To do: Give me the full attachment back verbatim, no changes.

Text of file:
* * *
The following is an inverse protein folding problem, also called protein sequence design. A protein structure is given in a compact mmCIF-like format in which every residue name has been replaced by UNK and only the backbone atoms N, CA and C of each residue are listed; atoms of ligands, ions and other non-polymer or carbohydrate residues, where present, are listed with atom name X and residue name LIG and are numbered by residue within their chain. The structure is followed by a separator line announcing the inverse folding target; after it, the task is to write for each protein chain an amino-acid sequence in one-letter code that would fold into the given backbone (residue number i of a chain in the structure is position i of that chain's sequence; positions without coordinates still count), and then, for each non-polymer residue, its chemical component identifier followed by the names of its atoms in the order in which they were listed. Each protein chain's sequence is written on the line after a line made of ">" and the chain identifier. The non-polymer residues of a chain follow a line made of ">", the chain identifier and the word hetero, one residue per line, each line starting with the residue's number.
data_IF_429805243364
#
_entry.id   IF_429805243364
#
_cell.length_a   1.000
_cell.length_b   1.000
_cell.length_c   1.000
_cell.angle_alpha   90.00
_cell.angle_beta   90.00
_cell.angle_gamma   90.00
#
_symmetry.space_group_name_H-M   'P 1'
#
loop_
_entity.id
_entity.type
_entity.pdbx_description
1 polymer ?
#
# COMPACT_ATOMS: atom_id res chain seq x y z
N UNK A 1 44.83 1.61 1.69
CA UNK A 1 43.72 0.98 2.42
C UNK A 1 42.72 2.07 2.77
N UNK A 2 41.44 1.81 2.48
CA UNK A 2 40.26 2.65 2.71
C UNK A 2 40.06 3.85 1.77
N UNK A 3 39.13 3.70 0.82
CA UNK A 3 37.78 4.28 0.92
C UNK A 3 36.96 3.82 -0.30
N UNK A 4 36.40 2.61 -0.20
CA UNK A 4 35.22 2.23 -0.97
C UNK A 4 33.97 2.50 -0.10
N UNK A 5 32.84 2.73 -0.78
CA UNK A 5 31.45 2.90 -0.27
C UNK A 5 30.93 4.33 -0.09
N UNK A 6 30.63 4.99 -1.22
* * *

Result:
The following is an inverse protein folding problem, also called protein sequence design. A protein structure is given in a compact mmCIF-like format in which every residue name has been replaced by UNK and only the backbone atoms N, CA and C of each residue are listed; atoms of ligands, ions and other non-polymer or carbohydrate residues, where present, are listed with atom name X and residue name LIG and are numbered by residue within their chain. The structure is followed by a separator line announcing the inverse folding target; after it, the task is to write for each protein chain an amino-acid sequence in one-letter code that would fold into the given backbone (residue number i of a chain in the structure is position i of that chain's sequence; positions without coordinates still count), and then, for each non-polymer residue, its chemical component identifier followed by the names of its atoms in the order in which they were listed. Each protein chain's sequence is written on the line after a line made of ">" and the chain identifier. The non-polymer residues of a chain follow a line made of ">", the chain identifier and the word hetero, one residue per line, each line starting with the residue's number.
data_IF_429805243364
#
_entry.id   IF_429805243364
#
_cell.length_a   1.000
_cell.length_b   1.000
_cell.length_c   1.000
_cell.angle_alpha   90.00
_cell.angle_beta   90.00
_cell.angle_gamma   90.00
#
_symmetry.space_group_name_H-M   'P 1'
#
loop_
_entity.id
_entity.type
_entity.pdbx_description
1 polymer ?
#
# COMPACT_ATOMS: atom_id res chain seq x y z
N UNK A 1 44.83 1.61 1.69
CA UNK A 1 43.72 0.98 2.42
C UNK A 1 42.72 2.07 2.77
N UNK A 2 41.44 1.81 2.48
CA UNK A 2 40.26 2.65 2.71
C UNK A 2 40.06 3.85 1.77
N UNK A 3 39.13 3.70 0.82
CA UNK A 3 37.78 4.28 0.92
C UNK A 3 36.96 3.82 -0.30
N UNK A 4 36.40 2.61 -0.20
CA UNK A 4 35.22 2.23 -0.97
C UNK A 4 33.97 2.50 -0.10
N UNK A 5 32.84 2.73 -0.78
CA UNK A 5 31.45 2.90 -0.27
C UNK A 5 30.93 4.33 -0.09
N UNK A 6 30.63 4.99 -1.22